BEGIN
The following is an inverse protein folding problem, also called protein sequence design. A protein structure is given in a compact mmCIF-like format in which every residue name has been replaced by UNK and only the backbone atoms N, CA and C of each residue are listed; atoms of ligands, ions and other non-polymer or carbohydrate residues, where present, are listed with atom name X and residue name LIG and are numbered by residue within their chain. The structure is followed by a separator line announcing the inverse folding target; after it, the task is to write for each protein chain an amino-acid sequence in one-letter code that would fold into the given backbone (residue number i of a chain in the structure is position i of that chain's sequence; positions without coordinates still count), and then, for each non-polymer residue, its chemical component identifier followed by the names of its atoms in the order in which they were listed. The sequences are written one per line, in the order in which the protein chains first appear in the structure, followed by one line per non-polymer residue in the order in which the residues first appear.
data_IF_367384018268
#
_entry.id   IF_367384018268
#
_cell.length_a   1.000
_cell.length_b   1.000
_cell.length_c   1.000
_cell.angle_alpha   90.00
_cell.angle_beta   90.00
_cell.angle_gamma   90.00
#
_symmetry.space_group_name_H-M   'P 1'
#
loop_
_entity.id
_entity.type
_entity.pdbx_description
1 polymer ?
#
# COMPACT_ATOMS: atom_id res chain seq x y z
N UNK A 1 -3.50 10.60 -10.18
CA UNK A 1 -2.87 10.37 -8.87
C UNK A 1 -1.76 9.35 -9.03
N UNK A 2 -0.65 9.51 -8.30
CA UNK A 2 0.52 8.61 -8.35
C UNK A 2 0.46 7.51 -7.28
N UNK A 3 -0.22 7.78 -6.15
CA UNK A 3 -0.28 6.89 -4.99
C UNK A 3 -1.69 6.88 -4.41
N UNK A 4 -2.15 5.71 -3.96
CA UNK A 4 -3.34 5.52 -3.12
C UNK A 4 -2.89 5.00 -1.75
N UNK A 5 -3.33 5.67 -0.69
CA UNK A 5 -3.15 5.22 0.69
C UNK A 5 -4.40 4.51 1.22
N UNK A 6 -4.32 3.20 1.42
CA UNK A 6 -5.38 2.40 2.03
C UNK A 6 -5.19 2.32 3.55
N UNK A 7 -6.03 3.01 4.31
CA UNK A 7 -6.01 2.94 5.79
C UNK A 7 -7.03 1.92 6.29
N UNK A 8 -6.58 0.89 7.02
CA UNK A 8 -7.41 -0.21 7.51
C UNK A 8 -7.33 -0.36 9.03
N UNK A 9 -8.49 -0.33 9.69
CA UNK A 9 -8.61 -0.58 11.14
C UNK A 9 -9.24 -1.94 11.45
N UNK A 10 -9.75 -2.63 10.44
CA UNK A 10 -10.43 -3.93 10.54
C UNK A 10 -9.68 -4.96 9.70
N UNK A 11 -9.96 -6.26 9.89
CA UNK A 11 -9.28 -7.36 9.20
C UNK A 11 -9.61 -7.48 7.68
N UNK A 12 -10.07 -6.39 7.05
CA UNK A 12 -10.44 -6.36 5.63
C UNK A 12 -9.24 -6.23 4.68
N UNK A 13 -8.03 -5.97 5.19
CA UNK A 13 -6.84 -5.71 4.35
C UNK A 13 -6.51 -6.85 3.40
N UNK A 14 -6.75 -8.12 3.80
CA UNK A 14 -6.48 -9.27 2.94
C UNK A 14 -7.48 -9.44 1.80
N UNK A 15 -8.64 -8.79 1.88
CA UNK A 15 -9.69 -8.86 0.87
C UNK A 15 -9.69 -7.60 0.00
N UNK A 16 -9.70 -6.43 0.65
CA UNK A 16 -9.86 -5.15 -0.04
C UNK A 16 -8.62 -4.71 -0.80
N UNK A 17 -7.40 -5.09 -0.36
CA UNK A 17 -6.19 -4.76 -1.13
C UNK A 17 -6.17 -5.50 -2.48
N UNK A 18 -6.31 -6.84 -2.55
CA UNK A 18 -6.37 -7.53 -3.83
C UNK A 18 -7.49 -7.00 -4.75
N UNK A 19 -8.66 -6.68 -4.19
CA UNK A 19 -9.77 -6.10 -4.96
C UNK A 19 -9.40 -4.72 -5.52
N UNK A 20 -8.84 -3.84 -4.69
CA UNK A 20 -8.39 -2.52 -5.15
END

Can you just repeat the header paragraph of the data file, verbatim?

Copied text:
The following is an inverse protein folding problem, also called protein sequence design. A protein structure is given in a compact mmCIF-like format in which every residue name has been replaced by UNK and only the backbone atoms N, CA and C of each residue are listed; atoms of ligands, ions and other non-polymer or carbohydrate residues, where present, are listed with atom name X and residue name LIG and are numbered by residue within their chain. The structure is followed by a separator line announcing the inverse folding target; after it, the task is to write for each protein chain an amino-acid sequence in one-letter code that would fold into the given backbone (residue number i of a chain in the structure is position i of that chain's sequence; positions without coordinates still count), and then, for each non-polymer residue, its chemical component identifier followed by the names of its atoms in the order in which they were listed. The sequences are written one per line, in the order in which the protein chains first appear in the structure, followed by one line per non-polymer residue in the order in which the residues first appear.